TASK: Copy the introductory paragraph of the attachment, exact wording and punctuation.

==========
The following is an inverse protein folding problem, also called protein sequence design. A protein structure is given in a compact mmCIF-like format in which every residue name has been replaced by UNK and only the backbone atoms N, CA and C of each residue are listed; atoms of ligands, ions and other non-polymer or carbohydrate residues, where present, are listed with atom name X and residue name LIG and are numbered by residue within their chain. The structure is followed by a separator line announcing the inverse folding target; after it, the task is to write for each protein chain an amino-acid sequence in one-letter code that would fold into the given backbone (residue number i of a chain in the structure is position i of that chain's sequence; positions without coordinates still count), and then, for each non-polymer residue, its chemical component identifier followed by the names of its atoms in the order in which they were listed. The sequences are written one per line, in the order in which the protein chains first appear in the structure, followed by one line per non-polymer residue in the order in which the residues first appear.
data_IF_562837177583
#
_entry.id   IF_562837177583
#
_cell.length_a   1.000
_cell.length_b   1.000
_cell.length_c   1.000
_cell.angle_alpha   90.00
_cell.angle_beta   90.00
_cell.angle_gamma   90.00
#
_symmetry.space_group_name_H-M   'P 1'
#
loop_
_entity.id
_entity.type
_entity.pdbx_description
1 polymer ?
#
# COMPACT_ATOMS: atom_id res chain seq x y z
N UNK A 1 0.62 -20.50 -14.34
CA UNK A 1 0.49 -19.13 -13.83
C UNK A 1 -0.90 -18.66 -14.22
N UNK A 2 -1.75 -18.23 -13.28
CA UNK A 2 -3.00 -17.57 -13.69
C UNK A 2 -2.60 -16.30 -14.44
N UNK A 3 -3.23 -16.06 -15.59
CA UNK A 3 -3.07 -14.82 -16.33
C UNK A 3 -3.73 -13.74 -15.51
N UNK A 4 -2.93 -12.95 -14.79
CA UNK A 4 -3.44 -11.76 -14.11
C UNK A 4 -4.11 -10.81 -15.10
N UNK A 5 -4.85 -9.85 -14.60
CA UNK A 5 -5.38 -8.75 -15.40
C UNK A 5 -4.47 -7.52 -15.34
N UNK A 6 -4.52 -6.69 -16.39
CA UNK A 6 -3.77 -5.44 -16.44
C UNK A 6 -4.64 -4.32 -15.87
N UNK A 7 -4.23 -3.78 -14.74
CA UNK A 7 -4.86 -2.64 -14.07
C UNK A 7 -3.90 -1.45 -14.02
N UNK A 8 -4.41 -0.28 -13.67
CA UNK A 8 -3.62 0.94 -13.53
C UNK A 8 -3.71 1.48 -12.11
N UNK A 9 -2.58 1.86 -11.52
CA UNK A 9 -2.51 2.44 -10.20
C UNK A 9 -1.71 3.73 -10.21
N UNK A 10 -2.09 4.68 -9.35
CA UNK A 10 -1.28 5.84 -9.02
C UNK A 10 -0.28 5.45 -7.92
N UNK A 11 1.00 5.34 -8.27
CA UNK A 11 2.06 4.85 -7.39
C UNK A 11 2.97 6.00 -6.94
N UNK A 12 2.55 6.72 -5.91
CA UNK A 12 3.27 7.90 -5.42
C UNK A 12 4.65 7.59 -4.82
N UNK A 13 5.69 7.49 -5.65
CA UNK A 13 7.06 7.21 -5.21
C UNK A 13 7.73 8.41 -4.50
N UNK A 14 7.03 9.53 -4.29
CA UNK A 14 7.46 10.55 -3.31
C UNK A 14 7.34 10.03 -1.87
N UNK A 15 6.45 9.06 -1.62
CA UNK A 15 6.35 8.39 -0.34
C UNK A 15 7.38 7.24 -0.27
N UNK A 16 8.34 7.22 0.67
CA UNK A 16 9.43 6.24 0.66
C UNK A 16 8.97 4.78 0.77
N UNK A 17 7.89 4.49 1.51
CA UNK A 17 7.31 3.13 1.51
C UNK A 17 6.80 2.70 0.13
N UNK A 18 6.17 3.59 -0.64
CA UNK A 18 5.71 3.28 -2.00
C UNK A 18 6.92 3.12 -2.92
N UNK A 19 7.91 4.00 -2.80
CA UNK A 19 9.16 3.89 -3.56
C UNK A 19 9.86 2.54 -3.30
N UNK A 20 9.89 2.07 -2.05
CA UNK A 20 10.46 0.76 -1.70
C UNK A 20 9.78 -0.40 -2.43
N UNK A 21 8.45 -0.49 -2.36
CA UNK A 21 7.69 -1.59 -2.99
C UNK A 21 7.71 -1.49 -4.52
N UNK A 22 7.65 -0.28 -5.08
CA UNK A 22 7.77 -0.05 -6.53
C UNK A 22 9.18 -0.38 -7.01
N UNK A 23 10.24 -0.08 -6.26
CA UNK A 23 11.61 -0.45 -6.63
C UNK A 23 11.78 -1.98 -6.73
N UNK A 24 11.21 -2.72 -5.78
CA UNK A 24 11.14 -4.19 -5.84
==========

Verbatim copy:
The following is an inverse protein folding problem, also called protein sequence design. A protein structure is given in a compact mmCIF-like format in which every residue name has been replaced by UNK and only the backbone atoms N, CA and C of each residue are listed; atoms of ligands, ions and other non-polymer or carbohydrate residues, where present, are listed with atom name X and residue name LIG and are numbered by residue within their chain. The structure is followed by a separator line announcing the inverse folding target; after it, the task is to write for each protein chain an amino-acid sequence in one-letter code that would fold into the given backbone (residue number i of a chain in the structure is position i of that chain's sequence; positions without coordinates still count), and then, for each non-polymer residue, its chemical component identifier followed by the names of its atoms in the order in which they were listed. The sequences are written one per line, in the order in which the protein chains first appear in the structure, followed by one line per non-polymer residue in the order in which the residues first appear.